The aim of this study was to investigate the long-term effects of medical and surgical treatments of type 2 diabetes mellitus (T2DM) on patient-reported outcomes (PROs).
Robust data on PROs from randomized trials comparing medical and surgical treatments for T2DM are lacking.
The Surgical Treatment And Medications Potentially Eradicate Diabetes Efficiently (STAMPEDE) trial showed that 5 years after randomization, Roux-en-Y gastric bypass (RYGB) and sleeve gastrectomy (SG) were superior to intensive medical therapy (IMT) alone in achieving glycemic control in patients with T2DM and obesity. A subset of 104 patients participating in the STAMPEDE trial were administered two generic health-related quality of life (QoL) questionnaires (RAND-36 and EQ-5D-3L) and a diabetes-specific instrument at baseline, and then on an annual basis up to 5 years after randomization.
On longitudinal analysis, RYGB and SG significantly improved the domains of physical functioning, general health perception, energy/fatigue, and diabetes-related QoL compared with IMT group. In the IMT group, none of the QoL components in the generic questionnaires improved significantly from baseline. No significant long-term differences were observed among the study groups in measures of psychological and social aspects of QoL. On multivariable analysis, independent factors associated with improved general health perception at long-term included baseline general health (P < 0.001), insulin independence at 5 years (P = 0.005), RYGB versus IMT (P = 0.005), and SG versus IMT (P = 0.034). Favorable changes following RYGB and SG were comparable.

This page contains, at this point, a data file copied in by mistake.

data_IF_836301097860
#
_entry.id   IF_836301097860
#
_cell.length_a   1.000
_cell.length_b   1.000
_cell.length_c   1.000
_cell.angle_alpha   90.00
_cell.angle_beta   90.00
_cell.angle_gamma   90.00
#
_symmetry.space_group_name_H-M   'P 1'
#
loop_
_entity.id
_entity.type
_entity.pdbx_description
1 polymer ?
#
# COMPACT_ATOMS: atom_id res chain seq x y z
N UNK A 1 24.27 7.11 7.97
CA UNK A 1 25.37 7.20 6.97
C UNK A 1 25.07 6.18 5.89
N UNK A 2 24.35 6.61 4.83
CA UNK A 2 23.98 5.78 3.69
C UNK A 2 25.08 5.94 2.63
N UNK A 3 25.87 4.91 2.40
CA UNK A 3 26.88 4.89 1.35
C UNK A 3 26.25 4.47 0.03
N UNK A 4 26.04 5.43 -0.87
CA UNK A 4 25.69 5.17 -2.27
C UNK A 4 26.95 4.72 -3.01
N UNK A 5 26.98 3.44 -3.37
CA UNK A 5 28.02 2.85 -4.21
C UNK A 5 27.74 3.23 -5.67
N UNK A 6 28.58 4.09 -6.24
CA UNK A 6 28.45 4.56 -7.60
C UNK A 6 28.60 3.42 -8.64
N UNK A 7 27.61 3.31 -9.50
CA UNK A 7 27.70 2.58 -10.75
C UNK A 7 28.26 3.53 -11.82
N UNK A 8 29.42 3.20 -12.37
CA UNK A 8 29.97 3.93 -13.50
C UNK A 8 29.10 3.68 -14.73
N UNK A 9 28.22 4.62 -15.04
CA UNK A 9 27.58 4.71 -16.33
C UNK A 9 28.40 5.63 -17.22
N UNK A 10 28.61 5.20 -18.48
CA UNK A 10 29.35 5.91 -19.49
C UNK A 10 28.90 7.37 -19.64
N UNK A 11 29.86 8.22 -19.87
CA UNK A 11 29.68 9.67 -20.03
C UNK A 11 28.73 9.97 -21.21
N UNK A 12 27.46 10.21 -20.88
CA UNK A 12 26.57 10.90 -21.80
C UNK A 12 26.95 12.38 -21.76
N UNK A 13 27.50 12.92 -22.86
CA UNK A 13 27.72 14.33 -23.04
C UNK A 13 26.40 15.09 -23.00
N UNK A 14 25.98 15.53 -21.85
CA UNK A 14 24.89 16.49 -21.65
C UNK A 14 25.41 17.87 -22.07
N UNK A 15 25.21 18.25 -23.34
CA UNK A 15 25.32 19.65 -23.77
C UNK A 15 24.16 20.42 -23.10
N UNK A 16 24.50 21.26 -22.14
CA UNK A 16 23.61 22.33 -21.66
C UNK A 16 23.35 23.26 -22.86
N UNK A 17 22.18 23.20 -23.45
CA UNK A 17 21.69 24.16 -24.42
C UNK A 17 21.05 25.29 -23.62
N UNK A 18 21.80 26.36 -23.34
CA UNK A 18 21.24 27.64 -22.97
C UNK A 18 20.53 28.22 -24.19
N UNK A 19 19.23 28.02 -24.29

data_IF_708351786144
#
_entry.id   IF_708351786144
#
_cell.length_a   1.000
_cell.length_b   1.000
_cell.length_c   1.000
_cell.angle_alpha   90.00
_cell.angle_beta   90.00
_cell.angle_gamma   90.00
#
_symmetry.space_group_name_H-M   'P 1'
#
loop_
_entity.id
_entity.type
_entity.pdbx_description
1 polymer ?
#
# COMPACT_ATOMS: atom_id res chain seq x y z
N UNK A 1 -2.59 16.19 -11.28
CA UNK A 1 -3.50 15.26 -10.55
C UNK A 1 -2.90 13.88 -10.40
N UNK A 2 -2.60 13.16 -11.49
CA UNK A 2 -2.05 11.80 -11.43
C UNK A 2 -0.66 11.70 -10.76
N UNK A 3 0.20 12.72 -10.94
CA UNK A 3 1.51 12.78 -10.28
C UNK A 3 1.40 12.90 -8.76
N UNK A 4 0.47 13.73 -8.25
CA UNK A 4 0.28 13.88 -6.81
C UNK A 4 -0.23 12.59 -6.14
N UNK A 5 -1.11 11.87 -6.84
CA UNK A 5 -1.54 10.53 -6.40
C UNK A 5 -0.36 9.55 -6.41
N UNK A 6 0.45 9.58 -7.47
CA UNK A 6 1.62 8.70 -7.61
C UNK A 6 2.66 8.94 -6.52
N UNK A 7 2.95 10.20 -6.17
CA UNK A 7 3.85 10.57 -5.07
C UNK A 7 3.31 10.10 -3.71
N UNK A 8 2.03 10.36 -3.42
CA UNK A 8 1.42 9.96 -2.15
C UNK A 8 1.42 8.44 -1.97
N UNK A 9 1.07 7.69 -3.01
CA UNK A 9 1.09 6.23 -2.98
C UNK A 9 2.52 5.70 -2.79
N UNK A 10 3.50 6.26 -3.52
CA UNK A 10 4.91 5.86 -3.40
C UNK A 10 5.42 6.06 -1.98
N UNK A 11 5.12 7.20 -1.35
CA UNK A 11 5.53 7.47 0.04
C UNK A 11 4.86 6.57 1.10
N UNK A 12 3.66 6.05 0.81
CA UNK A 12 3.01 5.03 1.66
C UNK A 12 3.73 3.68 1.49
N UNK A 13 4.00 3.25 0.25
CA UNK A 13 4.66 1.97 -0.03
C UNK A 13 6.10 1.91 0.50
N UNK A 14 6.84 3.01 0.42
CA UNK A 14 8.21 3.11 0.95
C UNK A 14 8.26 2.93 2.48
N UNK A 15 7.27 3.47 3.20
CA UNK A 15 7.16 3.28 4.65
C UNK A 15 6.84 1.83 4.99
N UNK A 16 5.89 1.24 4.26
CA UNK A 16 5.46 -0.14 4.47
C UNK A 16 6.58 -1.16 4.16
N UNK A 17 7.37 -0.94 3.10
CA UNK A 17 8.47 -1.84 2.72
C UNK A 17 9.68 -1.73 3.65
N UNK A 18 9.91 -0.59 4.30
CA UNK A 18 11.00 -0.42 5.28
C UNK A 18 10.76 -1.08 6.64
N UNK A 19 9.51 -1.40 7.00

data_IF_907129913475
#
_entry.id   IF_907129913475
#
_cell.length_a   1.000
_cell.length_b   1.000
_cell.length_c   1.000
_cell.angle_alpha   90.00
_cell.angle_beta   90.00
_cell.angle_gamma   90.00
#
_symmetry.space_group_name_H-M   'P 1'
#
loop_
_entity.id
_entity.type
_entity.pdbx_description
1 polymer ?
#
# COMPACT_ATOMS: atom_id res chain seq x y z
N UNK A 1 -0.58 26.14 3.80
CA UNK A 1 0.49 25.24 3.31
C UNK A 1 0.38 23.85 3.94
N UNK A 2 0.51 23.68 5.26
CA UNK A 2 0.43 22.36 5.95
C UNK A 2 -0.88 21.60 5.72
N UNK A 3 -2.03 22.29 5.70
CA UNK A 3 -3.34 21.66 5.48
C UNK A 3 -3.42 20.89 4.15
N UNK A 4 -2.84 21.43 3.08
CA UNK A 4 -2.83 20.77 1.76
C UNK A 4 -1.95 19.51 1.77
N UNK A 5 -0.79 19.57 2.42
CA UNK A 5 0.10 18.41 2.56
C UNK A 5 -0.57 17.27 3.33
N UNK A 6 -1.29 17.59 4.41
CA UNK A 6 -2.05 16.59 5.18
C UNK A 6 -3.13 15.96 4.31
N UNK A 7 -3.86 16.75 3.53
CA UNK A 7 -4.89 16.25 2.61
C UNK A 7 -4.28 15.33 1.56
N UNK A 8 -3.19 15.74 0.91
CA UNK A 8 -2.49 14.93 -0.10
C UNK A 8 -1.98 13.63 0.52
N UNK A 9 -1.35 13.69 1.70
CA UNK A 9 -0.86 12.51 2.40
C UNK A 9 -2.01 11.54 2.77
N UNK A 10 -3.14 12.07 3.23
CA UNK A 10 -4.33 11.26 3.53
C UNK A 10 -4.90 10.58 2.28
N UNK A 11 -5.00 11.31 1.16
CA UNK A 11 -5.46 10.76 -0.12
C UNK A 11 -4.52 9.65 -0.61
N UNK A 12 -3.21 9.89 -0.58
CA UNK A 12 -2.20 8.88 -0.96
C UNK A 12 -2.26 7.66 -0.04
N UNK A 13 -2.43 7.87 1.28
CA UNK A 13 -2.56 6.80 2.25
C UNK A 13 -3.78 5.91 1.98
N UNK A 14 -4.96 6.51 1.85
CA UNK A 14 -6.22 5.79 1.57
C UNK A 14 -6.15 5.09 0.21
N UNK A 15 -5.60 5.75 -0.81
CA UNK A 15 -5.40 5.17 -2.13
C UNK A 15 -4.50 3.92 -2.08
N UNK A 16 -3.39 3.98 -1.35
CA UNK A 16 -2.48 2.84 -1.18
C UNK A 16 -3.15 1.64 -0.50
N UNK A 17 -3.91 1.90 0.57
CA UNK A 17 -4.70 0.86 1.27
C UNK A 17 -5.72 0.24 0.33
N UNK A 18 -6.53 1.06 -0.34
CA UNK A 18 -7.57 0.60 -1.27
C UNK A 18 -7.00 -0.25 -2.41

In patients with T2DM, metabolic surgery is associated with long-term favorable changes in certain PROs compared with IMT, mainly on physical health and diabetes-related domains. Psychosocial well-being warrants greater attention after metabolic surgery.